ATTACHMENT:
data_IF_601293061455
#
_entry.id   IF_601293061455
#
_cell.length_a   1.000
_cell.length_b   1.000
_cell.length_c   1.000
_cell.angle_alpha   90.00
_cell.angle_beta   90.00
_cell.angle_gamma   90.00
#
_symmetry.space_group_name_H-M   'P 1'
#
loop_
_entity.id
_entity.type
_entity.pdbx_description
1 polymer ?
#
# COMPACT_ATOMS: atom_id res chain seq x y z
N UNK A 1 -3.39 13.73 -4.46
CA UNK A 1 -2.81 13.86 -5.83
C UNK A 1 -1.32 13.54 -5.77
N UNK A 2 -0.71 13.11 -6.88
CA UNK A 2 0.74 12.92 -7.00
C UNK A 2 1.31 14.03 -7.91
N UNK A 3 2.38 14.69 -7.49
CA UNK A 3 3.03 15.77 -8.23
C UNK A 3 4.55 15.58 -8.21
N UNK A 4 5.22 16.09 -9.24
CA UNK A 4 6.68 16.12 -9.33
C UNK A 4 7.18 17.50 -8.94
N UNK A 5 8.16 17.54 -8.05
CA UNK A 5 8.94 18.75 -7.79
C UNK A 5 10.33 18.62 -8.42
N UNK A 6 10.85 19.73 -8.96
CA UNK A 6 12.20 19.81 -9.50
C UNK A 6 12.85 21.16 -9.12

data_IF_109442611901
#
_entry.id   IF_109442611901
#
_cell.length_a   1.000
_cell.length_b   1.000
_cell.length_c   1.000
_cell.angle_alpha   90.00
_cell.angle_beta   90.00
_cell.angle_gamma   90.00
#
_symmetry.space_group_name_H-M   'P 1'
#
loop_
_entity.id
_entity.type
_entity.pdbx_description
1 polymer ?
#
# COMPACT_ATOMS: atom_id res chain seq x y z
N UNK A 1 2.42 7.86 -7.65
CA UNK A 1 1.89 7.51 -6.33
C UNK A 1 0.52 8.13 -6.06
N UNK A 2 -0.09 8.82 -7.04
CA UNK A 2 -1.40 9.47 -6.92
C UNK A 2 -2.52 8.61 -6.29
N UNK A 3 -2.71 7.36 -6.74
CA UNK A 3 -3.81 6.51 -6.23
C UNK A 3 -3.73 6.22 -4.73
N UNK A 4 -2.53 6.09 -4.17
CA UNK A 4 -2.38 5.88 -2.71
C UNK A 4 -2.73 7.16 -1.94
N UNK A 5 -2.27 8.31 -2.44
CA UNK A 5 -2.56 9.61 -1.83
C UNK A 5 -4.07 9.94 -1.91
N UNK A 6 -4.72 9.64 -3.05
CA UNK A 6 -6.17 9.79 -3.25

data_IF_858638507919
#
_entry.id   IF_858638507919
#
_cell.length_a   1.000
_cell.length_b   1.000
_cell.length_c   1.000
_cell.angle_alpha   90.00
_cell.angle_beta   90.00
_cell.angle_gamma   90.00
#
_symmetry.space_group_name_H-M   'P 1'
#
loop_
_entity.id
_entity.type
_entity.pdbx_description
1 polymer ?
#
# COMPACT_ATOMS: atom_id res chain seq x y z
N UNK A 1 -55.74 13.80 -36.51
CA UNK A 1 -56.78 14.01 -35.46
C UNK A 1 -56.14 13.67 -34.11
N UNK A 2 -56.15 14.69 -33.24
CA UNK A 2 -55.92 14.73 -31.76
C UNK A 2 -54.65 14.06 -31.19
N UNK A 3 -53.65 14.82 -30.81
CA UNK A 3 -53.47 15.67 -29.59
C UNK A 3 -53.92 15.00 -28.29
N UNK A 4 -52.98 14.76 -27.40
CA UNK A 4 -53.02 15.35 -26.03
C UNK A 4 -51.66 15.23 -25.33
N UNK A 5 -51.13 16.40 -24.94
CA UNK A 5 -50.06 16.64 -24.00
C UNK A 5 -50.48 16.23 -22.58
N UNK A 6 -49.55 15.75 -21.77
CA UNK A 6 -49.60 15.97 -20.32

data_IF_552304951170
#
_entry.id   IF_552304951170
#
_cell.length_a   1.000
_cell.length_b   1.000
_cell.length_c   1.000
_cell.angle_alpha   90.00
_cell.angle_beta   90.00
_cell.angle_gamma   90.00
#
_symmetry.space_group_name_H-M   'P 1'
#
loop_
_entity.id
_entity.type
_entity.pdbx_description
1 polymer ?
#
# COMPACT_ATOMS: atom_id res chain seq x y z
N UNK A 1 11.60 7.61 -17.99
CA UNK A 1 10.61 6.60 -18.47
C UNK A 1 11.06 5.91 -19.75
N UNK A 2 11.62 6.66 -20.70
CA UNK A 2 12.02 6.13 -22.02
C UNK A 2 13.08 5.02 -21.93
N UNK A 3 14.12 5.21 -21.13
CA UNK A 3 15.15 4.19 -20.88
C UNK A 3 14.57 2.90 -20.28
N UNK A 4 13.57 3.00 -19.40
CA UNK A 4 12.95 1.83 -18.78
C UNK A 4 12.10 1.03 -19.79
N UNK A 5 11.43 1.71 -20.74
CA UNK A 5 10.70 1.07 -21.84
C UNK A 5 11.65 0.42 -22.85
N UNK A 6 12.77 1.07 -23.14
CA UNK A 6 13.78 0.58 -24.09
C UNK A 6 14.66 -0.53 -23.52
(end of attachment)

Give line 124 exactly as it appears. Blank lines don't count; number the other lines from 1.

_symmetry.space_group_name_H-M   'P 1'